Giussani: The method of God and the Church is expressed in the word "patience." The time it takes for results to happen is absolutely not determined by us. In fact, we cannot elude the most mysterious value that resides in man, his freedom (which is the connection between self-awareness and one's destiny). The method by which a person adheres to his fate is truly a mystery between him and God. We must trust in the future (this is called hope) that the good seeds, once scattered, will sooner or later bear fruit.
Patience means respecting freedom, respecting times that are not ours.

The first and basic rule is that one must give a reason for what one says. If we see that the reason is not grasped, then we have to find a better way to communicate it. We must know how to give a reason for the hope that is in us, and this will be useful to ourselves first of all.

The second rule is the example that must be set by parents and educators. What does it mean to set an example? First of all, it is not a question of moral consistency. Young people, especially preteens, are uncompromising with regard to their educators' consistency in their ideals. If the young people see that faith never has anything to do with the things we say, with the criteria of our choices, if it never comes into play in judging the things that happen in life, this works destructively within the students' awareness. The humanity that the teacher shows in his or her relationship with the students and the moral weight of faith on what he or she says are extremely important. Forgiveness, mercy, loyalty are part of this humanity.

Another crucial directive is companionship: The first instance of companionship is that between parents and teachers, a companionship understood as ideas to be exchanged and the suggestion of attitudes to be taken. Then there is companionship as an instrument; it is important to encourage companionship among the students. This has to be delicately suggested and instigated by adults, but then the young people have to take over and do it themselves, albeit under guidance. For example, if there is a problem that seems to be causing dissension among the students, then they have to be encouraged to discuss it with each other.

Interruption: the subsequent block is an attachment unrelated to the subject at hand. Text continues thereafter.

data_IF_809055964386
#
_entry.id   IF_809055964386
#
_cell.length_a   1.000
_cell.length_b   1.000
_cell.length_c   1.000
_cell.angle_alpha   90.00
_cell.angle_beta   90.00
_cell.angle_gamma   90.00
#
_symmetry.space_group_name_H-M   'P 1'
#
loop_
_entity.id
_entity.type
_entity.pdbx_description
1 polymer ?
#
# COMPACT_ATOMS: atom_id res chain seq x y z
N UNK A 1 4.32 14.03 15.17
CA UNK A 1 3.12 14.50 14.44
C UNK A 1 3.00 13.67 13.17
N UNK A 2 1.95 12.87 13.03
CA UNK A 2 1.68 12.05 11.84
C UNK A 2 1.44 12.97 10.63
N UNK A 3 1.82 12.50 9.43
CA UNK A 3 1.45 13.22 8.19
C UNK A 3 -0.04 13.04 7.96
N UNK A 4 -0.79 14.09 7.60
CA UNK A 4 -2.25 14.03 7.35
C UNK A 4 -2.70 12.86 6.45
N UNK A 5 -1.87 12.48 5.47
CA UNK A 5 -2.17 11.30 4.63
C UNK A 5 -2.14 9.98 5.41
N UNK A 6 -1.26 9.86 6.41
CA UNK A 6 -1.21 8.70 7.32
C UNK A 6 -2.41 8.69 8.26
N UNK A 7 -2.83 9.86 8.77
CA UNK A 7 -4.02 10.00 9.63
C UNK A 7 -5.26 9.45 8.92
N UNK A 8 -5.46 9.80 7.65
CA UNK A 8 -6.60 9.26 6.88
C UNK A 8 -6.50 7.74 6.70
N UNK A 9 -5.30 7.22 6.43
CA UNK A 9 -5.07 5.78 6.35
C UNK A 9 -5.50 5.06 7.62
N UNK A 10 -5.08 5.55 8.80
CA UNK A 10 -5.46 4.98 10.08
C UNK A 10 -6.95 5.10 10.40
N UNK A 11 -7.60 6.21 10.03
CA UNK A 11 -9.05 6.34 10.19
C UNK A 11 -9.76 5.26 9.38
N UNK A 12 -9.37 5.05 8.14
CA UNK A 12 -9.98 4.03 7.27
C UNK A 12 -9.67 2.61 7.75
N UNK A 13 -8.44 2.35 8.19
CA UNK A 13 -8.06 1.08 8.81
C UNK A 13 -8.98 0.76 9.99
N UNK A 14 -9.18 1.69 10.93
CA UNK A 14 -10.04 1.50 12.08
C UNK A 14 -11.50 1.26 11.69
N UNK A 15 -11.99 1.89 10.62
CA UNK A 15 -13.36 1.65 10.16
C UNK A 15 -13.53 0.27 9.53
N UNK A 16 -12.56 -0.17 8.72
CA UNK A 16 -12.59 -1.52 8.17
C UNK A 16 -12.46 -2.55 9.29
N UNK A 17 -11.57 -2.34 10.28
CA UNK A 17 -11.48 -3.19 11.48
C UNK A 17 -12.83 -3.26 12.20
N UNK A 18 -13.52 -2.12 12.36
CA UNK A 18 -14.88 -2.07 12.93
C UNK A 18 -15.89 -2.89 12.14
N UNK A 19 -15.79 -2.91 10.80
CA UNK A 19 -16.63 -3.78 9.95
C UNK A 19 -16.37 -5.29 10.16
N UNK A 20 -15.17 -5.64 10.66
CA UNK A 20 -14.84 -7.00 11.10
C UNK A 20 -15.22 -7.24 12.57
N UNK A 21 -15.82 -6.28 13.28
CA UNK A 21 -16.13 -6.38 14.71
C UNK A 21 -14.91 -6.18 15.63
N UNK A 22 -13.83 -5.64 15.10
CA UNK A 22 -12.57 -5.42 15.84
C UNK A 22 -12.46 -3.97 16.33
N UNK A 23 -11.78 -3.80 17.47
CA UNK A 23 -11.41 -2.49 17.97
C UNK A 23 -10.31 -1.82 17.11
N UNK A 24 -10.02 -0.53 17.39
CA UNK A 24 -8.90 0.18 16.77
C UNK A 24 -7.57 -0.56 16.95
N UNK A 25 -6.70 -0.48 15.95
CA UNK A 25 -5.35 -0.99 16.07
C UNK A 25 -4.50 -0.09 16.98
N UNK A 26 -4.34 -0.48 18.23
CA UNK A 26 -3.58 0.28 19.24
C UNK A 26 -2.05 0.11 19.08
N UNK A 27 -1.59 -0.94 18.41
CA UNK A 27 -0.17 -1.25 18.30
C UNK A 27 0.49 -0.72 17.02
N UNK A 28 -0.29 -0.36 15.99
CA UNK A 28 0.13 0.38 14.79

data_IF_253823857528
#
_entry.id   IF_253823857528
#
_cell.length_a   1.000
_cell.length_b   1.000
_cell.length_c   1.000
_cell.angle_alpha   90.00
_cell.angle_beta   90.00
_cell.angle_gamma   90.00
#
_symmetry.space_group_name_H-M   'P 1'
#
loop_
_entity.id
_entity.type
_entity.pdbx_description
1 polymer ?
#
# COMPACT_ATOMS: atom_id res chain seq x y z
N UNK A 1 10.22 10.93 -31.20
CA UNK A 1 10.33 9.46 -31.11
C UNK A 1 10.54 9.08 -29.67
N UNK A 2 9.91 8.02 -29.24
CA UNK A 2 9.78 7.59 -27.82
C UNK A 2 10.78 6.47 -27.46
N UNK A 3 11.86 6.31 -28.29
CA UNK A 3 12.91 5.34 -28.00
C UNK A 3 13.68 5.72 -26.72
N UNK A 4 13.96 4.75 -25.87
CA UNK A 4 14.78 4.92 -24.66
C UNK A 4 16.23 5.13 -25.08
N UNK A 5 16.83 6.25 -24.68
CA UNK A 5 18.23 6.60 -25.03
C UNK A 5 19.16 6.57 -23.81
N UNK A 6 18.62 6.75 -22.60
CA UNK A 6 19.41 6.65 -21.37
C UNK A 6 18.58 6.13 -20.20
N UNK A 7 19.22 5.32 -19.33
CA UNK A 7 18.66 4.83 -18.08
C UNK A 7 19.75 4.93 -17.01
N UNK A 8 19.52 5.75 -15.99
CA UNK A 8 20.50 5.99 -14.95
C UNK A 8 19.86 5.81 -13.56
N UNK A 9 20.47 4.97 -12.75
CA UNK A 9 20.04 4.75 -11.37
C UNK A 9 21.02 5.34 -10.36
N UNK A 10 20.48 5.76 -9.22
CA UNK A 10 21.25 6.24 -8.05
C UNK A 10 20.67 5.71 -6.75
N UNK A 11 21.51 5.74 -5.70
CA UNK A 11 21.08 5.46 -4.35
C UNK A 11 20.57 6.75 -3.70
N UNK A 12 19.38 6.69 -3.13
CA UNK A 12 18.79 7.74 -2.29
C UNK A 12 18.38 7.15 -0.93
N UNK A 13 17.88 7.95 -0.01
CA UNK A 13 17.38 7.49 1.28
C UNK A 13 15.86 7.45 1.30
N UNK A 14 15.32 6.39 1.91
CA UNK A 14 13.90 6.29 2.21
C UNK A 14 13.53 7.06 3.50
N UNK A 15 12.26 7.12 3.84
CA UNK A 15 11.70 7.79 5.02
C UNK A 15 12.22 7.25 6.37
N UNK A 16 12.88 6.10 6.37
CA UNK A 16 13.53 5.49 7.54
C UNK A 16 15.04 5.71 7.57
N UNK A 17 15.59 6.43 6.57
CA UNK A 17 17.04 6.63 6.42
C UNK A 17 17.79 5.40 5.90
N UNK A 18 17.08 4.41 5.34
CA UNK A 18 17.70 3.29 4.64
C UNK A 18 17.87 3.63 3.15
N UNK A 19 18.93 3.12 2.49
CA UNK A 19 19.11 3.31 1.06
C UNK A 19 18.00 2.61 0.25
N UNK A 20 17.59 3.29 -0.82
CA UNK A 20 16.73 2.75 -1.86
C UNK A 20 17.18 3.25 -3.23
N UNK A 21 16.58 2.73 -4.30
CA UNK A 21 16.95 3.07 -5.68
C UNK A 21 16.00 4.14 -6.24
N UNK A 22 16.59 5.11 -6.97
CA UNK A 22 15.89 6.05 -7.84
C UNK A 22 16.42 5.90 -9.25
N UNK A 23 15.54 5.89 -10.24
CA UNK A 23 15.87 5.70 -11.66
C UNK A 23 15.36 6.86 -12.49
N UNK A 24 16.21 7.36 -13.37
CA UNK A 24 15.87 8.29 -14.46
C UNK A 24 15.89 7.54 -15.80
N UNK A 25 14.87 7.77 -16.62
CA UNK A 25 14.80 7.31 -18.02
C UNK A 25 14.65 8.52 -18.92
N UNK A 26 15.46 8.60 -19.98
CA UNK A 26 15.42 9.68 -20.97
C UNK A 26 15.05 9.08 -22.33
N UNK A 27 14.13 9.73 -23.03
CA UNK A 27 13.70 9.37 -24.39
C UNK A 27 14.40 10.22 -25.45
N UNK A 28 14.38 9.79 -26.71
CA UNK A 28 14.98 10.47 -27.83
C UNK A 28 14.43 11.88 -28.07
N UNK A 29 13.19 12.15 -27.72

A school like this must astutely favor the use of their free time, not only for after-school activities, but also to pursue their own interests.

It is necessary to encourage the students to spend their energy in giving, in charity. A Catholic school must favor the engagement of the heart and strength in giving, it must use togetherness as fun, as festivity, and to multiply the multiplicity of interests: theater, cinema, guided tours, music….

The companionship as such does not necessarily have to organize all these activities, but favor them to the point where a level is reached in which the life of the companionship is self-generating: that is, it is self-generated by the young people themselves.

A companionship must be lived also among the adults who give life to this project.

Nonetheless, if all these criteria are combined with incompetence in the subject one teaches, this is a serious matter; one has to be faithful to one's work.

Thus, if one is to teach, he or she must be prepared!

One must not be afraid to make the students work, because nothing is learned without working at it. Otherwise, people grow up "soft," without any ethical substance. This is a problem of method, to be adopted child by child. Everyone has to do his own job; with those who don't want to do it, it is necessary to be rough, but with intransigence and affection; this is another aspect of cultural synthesis.

There are initiatives that the school can take, and others that have to be taken by the students. The important thing is that the activity of the adults not intrude on the students' capacity for initiative; it is necessary to suggest and encourage, but with respect. The most incisive initiatives are those that rise up from the bottom.

There is a very simple way to destroy an education: by putting two values in opposition to each other. This generates cynicism and skepticism.